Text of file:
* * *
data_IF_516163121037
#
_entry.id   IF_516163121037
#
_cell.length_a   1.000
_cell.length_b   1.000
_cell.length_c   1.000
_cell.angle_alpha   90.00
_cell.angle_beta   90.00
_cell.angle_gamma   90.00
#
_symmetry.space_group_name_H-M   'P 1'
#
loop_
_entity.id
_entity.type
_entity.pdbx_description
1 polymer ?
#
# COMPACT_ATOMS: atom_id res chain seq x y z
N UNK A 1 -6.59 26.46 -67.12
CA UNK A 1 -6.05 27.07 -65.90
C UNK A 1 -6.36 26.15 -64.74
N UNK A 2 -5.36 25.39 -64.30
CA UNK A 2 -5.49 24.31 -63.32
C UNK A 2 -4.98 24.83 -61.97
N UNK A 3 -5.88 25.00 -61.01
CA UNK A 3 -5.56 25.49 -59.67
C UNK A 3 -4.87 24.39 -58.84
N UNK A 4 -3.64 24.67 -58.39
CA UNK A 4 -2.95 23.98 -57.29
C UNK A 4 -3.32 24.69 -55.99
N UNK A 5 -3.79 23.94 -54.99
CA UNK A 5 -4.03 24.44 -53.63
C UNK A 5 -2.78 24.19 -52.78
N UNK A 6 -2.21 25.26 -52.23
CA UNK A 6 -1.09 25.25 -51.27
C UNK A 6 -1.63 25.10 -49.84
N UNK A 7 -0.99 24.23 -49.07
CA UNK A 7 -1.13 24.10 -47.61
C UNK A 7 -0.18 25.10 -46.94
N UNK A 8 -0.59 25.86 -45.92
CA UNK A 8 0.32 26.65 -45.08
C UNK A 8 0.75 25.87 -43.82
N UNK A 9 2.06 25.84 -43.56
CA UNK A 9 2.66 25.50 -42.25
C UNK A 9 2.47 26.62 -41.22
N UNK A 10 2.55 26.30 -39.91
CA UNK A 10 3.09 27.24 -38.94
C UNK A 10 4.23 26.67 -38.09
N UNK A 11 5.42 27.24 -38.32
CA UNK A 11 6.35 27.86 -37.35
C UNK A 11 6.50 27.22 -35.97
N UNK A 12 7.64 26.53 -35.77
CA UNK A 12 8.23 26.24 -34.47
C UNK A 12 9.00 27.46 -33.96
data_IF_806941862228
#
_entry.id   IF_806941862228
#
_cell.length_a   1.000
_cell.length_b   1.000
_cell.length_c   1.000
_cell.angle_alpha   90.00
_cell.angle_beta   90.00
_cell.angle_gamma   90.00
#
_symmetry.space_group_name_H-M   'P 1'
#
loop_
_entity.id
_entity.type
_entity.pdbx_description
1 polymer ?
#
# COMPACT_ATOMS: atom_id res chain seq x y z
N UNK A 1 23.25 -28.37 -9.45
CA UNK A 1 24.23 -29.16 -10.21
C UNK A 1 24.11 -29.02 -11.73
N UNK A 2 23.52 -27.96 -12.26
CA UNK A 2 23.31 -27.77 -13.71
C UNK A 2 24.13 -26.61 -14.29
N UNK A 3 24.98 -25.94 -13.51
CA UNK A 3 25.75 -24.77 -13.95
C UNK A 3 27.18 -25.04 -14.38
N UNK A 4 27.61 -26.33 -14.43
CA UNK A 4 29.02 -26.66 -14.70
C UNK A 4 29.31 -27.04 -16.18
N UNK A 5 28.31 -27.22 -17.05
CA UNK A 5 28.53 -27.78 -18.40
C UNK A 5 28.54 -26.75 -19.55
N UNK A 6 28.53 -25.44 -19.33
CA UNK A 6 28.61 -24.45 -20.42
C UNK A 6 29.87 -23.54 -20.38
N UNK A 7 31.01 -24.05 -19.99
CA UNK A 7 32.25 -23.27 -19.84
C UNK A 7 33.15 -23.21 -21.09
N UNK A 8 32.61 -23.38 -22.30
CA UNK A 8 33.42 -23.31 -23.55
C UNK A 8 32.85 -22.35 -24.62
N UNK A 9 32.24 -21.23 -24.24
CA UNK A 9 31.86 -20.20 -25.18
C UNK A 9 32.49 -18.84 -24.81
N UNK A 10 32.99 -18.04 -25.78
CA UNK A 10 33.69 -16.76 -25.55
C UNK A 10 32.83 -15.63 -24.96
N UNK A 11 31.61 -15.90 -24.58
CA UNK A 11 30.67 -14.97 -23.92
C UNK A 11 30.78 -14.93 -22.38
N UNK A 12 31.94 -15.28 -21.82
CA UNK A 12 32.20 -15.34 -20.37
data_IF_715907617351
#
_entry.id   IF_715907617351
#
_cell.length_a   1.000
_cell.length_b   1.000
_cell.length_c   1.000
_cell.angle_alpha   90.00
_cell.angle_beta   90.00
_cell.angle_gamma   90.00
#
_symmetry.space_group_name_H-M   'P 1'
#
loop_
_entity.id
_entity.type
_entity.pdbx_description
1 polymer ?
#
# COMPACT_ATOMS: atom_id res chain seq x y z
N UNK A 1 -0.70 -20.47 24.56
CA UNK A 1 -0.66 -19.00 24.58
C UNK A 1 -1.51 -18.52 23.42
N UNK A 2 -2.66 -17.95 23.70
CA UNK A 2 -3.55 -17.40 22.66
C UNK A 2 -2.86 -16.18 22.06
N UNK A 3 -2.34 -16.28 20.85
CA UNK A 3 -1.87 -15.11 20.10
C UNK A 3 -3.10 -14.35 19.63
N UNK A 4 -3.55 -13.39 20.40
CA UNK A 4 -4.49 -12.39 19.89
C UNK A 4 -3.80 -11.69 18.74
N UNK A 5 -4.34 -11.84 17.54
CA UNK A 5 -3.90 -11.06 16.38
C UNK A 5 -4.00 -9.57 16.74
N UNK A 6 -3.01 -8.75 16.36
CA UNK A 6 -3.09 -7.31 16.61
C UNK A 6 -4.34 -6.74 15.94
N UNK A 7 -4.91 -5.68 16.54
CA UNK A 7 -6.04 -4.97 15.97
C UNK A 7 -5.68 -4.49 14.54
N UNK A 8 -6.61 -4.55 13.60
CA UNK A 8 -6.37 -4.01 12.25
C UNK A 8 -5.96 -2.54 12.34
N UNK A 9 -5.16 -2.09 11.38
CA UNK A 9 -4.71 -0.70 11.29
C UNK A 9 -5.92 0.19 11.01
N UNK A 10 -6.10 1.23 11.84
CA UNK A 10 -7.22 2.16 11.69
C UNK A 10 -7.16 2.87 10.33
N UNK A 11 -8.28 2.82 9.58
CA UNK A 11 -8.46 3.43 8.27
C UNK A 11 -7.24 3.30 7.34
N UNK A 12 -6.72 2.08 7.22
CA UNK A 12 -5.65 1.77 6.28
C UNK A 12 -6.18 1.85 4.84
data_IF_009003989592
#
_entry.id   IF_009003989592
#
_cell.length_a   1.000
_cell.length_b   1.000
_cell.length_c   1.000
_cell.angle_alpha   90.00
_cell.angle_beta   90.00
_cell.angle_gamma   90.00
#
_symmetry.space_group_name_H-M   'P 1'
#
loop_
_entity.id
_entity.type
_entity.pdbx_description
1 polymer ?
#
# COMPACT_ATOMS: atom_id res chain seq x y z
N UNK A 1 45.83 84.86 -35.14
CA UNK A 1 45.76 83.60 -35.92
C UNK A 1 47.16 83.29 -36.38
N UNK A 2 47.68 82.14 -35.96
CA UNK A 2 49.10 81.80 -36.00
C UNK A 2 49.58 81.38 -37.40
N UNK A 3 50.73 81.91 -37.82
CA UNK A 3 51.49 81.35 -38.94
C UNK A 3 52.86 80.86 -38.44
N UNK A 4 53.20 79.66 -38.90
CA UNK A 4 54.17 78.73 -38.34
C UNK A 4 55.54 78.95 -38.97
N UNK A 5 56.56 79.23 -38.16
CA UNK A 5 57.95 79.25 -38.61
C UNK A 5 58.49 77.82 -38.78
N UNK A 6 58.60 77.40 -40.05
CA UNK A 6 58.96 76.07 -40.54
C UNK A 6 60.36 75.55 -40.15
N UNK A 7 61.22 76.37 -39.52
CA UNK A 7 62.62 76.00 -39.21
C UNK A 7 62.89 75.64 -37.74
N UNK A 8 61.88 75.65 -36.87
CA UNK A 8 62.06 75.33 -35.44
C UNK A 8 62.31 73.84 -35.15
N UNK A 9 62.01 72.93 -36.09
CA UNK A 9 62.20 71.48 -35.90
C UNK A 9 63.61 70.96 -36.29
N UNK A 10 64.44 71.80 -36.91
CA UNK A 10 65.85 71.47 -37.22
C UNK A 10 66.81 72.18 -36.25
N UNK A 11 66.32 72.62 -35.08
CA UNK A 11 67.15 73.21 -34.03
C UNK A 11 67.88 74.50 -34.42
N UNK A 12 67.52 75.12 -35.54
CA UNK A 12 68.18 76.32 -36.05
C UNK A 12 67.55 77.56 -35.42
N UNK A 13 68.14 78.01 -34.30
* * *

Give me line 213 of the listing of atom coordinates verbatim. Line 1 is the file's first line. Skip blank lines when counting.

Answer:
CA UNK A 9 62.20 71.48 -35.90